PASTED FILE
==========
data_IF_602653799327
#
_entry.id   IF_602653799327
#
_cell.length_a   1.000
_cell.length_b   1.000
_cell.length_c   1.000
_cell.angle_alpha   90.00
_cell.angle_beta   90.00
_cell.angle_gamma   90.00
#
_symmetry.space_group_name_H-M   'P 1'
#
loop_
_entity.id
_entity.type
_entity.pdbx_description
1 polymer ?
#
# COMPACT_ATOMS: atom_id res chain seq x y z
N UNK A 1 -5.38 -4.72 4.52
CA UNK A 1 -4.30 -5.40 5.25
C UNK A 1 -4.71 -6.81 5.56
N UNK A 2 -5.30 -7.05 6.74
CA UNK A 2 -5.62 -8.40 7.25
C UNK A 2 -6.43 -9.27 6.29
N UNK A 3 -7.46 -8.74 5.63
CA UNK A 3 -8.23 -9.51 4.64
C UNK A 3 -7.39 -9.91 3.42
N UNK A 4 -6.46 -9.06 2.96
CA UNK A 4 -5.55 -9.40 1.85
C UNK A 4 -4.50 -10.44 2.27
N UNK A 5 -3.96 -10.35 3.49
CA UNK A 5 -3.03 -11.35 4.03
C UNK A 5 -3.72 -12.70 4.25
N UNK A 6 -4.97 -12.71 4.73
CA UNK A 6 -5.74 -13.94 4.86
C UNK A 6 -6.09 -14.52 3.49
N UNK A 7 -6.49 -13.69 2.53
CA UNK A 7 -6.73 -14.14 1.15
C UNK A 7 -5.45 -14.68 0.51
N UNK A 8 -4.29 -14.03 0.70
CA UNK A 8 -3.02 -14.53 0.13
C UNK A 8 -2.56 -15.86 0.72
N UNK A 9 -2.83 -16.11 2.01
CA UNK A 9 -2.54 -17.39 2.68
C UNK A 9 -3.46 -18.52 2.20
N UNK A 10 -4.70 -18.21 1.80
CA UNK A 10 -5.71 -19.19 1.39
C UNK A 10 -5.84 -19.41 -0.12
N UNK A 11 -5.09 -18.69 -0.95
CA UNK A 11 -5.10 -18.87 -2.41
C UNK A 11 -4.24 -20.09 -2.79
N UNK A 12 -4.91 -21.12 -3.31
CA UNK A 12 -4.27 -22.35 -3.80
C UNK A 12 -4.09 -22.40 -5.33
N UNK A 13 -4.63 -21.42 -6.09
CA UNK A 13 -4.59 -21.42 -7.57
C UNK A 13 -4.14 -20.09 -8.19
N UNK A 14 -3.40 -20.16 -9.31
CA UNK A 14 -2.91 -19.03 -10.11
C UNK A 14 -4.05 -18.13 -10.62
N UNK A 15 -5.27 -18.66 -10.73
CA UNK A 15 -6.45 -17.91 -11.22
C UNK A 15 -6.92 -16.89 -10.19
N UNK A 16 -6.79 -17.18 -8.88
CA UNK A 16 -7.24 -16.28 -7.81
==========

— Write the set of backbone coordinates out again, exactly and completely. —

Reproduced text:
data_IF_602653799327
#
_entry.id   IF_602653799327
#
_cell.length_a   1.000
_cell.length_b   1.000
_cell.length_c   1.000
_cell.angle_alpha   90.00
_cell.angle_beta   90.00
_cell.angle_gamma   90.00
#
_symmetry.space_group_name_H-M   'P 1'
#
loop_
_entity.id
_entity.type
_entity.pdbx_description
1 polymer ?
#
# COMPACT_ATOMS: atom_id res chain seq x y z
N UNK A 1 -5.38 -4.72 4.52
CA UNK A 1 -4.30 -5.40 5.25
C UNK A 1 -4.71 -6.81 5.56
N UNK A 2 -5.30 -7.05 6.74
CA UNK A 2 -5.62 -8.40 7.25
C UNK A 2 -6.43 -9.27 6.29
N UNK A 3 -7.46 -8.74 5.63
CA UNK A 3 -8.23 -9.51 4.64
C UNK A 3 -7.39 -9.91 3.42
N UNK A 4 -6.46 -9.06 2.96
CA UNK A 4 -5.55 -9.40 1.85
C UNK A 4 -4.50 -10.44 2.27
N UNK A 5 -3.96 -10.35 3.49
CA UNK A 5 -3.03 -11.35 4.03
C UNK A 5 -3.72 -12.70 4.25
N UNK A 6 -4.97 -12.71 4.73
CA UNK A 6 -5.74 -13.94 4.86
C UNK A 6 -6.09 -14.52 3.49
N UNK A 7 -6.49 -13.69 2.53
CA UNK A 7 -6.73 -14.14 1.15
C UNK A 7 -5.45 -14.68 0.51
N UNK A 8 -4.29 -14.03 0.70
CA UNK A 8 -3.02 -14.53 0.13
C UNK A 8 -2.56 -15.86 0.72
N UNK A 9 -2.83 -16.11 2.01
CA UNK A 9 -2.54 -17.39 2.68
C UNK A 9 -3.46 -18.52 2.20
N UNK A 10 -4.70 -18.21 1.80
CA UNK A 10 -5.71 -19.19 1.39
C UNK A 10 -5.84 -19.41 -0.12
N UNK A 11 -5.09 -18.69 -0.95
CA UNK A 11 -5.10 -18.87 -2.41
C UNK A 11 -4.24 -20.09 -2.79
N UNK A 12 -4.91 -21.12 -3.31
CA UNK A 12 -4.27 -22.35 -3.80
C UNK A 12 -4.09 -22.40 -5.33
N UNK A 13 -4.63 -21.42 -6.09
CA UNK A 13 -4.59 -21.42 -7.57
C UNK A 13 -4.14 -20.09 -8.19
N UNK A 14 -3.40 -20.16 -9.31
CA UNK A 14 -2.91 -19.03 -10.11
C UNK A 14 -4.05 -18.13 -10.62
N UNK A 15 -5.27 -18.66 -10.73
CA UNK A 15 -6.45 -17.91 -11.22
C UNK A 15 -6.92 -16.89 -10.19
N UNK A 16 -6.79 -17.18 -8.88
CA UNK A 16 -7.24 -16.28 -7.81